Is Moroccan-flavoured Standard Dutch standard or not? On the use of perceptual criteria to determine the limits of standard languages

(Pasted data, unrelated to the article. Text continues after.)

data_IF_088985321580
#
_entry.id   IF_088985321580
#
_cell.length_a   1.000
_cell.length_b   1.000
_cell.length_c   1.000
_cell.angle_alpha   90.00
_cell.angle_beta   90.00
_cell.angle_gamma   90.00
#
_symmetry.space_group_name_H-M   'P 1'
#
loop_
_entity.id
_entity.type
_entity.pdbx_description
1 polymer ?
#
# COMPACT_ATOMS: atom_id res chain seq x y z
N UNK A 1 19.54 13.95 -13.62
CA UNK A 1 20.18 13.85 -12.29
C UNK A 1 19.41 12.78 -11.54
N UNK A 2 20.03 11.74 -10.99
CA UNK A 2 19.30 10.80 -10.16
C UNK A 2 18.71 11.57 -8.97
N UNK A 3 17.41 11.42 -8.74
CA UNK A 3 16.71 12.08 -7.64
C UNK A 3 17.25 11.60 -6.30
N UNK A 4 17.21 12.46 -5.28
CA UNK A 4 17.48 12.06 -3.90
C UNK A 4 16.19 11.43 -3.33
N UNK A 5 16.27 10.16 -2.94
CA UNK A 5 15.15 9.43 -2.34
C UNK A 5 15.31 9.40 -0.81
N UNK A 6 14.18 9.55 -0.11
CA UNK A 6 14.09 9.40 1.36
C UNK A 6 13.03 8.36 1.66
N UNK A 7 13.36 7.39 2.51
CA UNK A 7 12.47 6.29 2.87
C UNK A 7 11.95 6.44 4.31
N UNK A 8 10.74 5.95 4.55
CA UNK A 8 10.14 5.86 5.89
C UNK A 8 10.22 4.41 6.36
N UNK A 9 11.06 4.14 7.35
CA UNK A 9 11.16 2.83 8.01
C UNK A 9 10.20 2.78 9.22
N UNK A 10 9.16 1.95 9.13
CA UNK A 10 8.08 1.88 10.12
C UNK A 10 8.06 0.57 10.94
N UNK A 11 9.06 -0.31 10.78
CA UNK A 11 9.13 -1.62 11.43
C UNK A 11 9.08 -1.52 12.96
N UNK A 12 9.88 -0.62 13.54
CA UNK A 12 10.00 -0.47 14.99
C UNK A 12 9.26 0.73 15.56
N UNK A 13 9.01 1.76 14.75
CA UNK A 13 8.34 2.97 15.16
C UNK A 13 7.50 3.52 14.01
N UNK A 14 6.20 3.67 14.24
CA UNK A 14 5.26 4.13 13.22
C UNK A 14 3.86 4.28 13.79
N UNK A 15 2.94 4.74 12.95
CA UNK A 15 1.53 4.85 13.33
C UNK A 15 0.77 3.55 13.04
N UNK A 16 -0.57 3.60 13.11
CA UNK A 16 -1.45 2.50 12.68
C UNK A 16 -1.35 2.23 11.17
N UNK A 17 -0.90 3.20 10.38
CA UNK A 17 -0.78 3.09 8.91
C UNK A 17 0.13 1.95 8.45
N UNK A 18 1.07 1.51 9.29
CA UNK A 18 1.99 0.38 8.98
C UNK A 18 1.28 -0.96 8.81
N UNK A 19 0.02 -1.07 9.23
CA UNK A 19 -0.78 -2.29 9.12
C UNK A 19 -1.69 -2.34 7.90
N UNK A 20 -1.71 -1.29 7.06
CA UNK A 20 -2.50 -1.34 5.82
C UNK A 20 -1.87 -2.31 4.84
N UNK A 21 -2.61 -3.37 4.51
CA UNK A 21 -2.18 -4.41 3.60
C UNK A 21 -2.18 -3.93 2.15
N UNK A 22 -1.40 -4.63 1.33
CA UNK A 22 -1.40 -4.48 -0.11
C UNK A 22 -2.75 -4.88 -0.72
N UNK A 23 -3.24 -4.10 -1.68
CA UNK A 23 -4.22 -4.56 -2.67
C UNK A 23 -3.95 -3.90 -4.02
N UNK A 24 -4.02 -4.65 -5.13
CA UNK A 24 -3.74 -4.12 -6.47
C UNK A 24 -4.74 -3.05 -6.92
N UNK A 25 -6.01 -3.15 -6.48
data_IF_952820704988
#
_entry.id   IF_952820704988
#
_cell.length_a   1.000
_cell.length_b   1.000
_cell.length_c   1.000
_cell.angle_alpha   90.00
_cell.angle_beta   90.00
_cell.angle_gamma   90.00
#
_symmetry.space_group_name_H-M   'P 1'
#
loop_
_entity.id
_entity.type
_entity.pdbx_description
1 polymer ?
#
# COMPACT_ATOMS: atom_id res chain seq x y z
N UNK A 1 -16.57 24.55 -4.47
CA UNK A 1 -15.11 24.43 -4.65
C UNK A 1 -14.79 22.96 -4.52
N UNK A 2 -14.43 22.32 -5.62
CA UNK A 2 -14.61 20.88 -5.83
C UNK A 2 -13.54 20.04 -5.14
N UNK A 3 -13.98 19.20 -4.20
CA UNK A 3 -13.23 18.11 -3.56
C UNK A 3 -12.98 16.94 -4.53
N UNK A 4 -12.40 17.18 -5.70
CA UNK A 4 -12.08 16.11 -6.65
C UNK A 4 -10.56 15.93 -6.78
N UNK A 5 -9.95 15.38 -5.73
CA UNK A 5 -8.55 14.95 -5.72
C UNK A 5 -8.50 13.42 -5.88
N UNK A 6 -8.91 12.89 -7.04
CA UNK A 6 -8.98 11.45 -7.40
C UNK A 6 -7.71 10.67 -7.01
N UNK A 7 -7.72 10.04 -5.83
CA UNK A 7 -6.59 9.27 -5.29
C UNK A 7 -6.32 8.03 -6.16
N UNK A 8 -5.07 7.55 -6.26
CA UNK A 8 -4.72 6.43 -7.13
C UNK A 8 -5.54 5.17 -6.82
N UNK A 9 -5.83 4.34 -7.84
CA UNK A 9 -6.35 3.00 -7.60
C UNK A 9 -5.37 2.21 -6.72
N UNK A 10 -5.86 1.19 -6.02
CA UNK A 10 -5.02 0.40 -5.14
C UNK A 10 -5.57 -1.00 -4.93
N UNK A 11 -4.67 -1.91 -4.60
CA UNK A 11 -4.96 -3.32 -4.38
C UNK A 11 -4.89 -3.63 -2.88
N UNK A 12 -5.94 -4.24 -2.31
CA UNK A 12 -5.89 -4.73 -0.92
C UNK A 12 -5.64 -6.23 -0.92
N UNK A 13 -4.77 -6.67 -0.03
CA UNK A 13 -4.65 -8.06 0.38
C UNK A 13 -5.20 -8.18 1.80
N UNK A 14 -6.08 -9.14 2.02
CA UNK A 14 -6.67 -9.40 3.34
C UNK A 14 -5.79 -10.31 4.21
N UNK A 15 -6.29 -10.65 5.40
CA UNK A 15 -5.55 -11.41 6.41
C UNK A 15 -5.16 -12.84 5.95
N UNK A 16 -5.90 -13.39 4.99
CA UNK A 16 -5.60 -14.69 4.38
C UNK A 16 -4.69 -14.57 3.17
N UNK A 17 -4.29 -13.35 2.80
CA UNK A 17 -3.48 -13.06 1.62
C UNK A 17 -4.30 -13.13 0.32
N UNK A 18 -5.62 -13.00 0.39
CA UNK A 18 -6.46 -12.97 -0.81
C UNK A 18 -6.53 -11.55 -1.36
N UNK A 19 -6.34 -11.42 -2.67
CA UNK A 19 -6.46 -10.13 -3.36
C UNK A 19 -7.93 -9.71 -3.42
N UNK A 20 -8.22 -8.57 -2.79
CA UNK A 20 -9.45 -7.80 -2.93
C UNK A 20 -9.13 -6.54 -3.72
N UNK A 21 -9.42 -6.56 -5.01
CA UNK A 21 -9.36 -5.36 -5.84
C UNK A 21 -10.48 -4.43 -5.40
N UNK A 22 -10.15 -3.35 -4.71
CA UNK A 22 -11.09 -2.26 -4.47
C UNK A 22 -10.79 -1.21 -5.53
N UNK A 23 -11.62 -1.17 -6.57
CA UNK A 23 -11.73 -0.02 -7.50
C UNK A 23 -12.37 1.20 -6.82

In view of the fact that Netherlandic Standard Dutch has been found to be stratifying – i.e. incorporating regional accent variation to allow speakers to profile local group membership in addition to their national affiliation – an evident question is whether non-Dutch accents are also tolerated in private conceptualizations of the standard: is Moroccan-flavoured Dutch Netherlandic Standard Dutch? In a speaker evaluation experiment designed to answer that question, 212 male and female listener-judges rated 8 short clips of spontaneous speech produced by native and Moroccan Dutchmen on 12 measures selected in function of 5 dimensions of accent attitude architecture (Status, Dynamism, Personal Integrity, Solidarity and Accent Norm); listener-judges also rated speech clips in terms of how beautiful they found them. Principal Component Analysis demonstrated that ratings on the 12 measures correlated into a Status and an Attractiveness dimension. The fact that Moroccan Dutch was systematically downgraded on the status dimension, and the fact that the Moroccan accent was deemed significantly less beautiful than the native accents, strongly suggests that a Moroccan accent is <i>not</i> acceptable as an ingredient of Standard Dutch; neither are there any indications of imminent change in these evaluations.